Broadband users in 30 of the world’s most developed countries are getting greatly differing speeds and prices, according to a report.
The Organisation for Economic Co-operation and Development (OECD) report says 60% of its member countries net users are now on broadband.
The report said countries that had switched to fibre networks had the best speeds at the lowest prices.
In Japan net users have 100Mbps lines, 10 times higher than the OECD average.
Japan’s price for broadband per megabit per second is the lowest in the OECD at $0.22 (0.11p), said the report. The most expensive is Turkey at $81.13 (Â£40.56).
In the US, the cheapest megabit per second broadband connection is $3.18 (Â£1.59) while in the UK it is $3.62 (Â£1.81).
CHEAPEST ENTRY LEVEL BROADBAND PER MONTH*
* Sweden $10.79
* Denmark $11.11
* Switzerland $12.53
* US $15.93
* France $16.36
* Netherlands $16.85
* New Zealand $16.86
* Italy $17.63
* Ireland $18.18
* Finland $19.49
*Source: OECD. Figures for October 2006
Subscribers to Japan’s fibre networks can also upload at the same speed they can download, which is not possible with ADSL (broadband over a telephone line) and most cable subscriptions.
Sweden, Korea and Finland also offer 100Mbps net connections, as all four countries have switched to fibre optic networks.
The OECD represents 30 of the leading democratic economics, from Australia to the US, France to Japan.
“Broadband is very quickly becoming the basic medium for sevice delivery on both fixed and wireless networks,” said the report.
JupiterResearch telecoms analyst Ian Fogg said: “It’s very hard to draw comparisons across 30 countries globally because there are different trends happening in each of them.
However, he said the entry price for broadband was an incredibly important criteria to compare.
“Because the market is very fragmented consumers care about cheap prices.”
According to the report, broadband prices for DSL connections across the 30 countries have fallen by 19% and increased in speed by 29% in the year to October 2006. Cable prices and speeds followed a similar trend.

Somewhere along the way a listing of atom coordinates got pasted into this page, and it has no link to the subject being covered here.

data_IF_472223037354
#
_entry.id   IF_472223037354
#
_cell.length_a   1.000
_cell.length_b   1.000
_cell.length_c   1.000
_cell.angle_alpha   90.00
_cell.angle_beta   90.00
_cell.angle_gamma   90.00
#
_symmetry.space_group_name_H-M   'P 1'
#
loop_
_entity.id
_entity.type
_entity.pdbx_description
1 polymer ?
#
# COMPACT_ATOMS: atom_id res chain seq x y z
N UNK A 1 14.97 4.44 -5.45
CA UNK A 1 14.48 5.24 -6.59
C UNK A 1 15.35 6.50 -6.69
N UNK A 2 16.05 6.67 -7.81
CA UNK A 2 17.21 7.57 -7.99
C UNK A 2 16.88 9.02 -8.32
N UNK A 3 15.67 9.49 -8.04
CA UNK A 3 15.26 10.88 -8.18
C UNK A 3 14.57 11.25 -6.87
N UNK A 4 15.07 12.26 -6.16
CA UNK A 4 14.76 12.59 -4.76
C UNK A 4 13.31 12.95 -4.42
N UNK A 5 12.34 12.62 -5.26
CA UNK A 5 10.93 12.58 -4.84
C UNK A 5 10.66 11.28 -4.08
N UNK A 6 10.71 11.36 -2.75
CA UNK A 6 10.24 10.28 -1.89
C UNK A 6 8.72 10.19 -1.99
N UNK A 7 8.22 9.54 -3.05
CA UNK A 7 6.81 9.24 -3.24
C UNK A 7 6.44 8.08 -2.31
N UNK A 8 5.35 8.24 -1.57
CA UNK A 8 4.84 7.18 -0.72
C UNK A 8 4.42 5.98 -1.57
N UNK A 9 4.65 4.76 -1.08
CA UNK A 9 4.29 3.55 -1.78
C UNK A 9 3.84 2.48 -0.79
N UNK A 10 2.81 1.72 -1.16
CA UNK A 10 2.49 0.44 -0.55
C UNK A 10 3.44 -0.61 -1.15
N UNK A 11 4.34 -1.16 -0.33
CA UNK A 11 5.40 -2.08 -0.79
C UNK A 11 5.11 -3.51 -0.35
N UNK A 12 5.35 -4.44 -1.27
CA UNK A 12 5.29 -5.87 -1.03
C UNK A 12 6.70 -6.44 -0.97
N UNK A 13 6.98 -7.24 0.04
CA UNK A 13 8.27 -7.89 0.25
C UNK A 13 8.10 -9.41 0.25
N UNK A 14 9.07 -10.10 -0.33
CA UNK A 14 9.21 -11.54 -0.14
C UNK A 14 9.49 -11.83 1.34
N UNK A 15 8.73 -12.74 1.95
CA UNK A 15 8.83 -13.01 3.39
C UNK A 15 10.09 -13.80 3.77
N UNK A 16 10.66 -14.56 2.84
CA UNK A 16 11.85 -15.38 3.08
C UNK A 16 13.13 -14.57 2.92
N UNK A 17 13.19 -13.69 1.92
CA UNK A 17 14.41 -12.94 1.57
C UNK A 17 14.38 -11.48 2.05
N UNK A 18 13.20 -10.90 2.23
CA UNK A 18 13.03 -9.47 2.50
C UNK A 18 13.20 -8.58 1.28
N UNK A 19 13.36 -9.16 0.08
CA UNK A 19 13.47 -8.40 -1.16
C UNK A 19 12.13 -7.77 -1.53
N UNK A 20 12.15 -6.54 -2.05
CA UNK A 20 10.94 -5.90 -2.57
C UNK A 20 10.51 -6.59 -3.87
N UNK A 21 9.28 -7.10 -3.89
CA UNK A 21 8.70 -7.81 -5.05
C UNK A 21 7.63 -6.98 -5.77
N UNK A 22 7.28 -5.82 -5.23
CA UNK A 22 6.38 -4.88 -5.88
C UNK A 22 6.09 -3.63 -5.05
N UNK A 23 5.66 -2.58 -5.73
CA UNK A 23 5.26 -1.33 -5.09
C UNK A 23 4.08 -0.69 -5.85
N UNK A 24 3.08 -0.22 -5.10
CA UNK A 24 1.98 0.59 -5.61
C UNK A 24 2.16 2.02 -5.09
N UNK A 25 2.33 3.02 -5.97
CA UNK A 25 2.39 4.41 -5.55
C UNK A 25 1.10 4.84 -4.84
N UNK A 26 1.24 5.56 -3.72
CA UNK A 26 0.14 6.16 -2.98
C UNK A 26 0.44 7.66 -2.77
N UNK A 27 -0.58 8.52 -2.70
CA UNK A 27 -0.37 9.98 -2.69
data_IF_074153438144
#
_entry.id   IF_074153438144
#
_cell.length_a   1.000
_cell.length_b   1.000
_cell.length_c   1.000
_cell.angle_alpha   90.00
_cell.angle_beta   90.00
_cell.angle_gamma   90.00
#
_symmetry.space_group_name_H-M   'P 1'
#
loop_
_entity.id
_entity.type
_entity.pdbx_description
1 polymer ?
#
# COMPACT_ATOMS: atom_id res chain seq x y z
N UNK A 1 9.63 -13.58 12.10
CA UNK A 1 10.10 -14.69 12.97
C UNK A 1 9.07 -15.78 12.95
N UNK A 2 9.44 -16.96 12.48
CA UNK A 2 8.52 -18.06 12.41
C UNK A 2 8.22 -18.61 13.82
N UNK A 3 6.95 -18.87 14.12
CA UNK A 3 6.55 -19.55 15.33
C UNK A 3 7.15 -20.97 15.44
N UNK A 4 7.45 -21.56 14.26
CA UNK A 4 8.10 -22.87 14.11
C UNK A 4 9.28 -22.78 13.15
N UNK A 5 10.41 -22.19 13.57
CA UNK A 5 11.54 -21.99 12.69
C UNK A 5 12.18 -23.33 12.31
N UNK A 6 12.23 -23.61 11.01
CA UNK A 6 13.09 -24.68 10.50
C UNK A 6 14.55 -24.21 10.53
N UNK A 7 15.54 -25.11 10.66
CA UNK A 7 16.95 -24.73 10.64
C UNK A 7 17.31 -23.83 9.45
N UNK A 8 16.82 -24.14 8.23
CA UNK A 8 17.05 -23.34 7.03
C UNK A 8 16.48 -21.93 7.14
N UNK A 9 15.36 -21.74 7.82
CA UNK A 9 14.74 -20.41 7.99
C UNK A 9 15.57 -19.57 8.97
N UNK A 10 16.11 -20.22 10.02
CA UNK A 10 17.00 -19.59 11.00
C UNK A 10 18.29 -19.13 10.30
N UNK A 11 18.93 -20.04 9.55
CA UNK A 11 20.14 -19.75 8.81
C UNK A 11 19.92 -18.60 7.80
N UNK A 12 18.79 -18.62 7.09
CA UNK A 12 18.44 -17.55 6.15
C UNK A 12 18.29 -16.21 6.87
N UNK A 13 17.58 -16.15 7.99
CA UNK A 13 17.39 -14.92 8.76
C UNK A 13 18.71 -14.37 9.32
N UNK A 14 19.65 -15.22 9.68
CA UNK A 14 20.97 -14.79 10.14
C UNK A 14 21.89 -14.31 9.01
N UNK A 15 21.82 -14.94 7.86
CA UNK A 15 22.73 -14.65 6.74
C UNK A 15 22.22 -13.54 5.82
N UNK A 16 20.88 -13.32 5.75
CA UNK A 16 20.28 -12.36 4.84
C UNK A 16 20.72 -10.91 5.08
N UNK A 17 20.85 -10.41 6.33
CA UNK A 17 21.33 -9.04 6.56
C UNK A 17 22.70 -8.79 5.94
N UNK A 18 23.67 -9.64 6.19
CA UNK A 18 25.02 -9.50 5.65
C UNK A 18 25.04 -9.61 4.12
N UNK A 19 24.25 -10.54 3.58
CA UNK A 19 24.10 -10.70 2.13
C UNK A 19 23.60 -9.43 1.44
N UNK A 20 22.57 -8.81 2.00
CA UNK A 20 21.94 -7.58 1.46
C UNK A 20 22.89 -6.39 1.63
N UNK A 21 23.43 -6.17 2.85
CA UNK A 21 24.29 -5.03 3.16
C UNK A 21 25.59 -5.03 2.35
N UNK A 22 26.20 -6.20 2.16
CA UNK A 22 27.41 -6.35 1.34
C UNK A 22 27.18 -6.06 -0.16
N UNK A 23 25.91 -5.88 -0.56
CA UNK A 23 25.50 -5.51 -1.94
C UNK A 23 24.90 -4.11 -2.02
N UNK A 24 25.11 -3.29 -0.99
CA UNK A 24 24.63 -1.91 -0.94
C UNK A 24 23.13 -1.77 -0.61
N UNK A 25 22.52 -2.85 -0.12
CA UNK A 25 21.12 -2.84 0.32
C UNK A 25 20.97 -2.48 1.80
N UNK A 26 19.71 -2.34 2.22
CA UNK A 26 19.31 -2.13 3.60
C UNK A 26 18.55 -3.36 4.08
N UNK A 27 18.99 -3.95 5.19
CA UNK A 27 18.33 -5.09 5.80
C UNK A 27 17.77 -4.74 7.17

“BT (in the UK) has been very slow to switch across (to ADSL2+). ”
Ian Fogg, JupiterResearch
The least expensive monthly subscription for always-on broadband was in Sweden, where $10.79 (Â£5.40) per month bought a 256kbps connection. The country with the most expensive entry point for broadband access was Mexico, where it cost $52.36 (Â£26.18) per month for 1mbps.
Mr Fogg said: “In many of the OECD countries those people without broadband and making the transition are feeling their way and are very conscious of price. They haven’t seen the need to go to broadband historically.”
The entry-level price points do not take into account bundled deals, such as incorporating free broadband with a TV contract, which are becoming increasingly important to the market.
Mr Fogg said many countries had seen a jump in broadband speeds over the last few years as many ISPs utilising existing telephone lines had started to push ADSL2+.
ADSL2+ is a technology which doubles the frequency band of a typical ADSL connection over a phone line, in effect doubling the amount of data which can be sent downstream to a user.
The theoretical maximum speed of an ADSL2+ line is 24Mbps, still much slower than speeds over fibre optic networks.
“ADSL2+ hasn’t happened everywhere and it’s happened at different times in different countries,” explained Mr Fogg.
“France was the first country in the western world to use the technology, about two or three years ago.
“BT (in the UK) has been very slow to switch across. The only option for UK customers has been to get it from competitors, notably Be, which is owned by O2, and Sky.”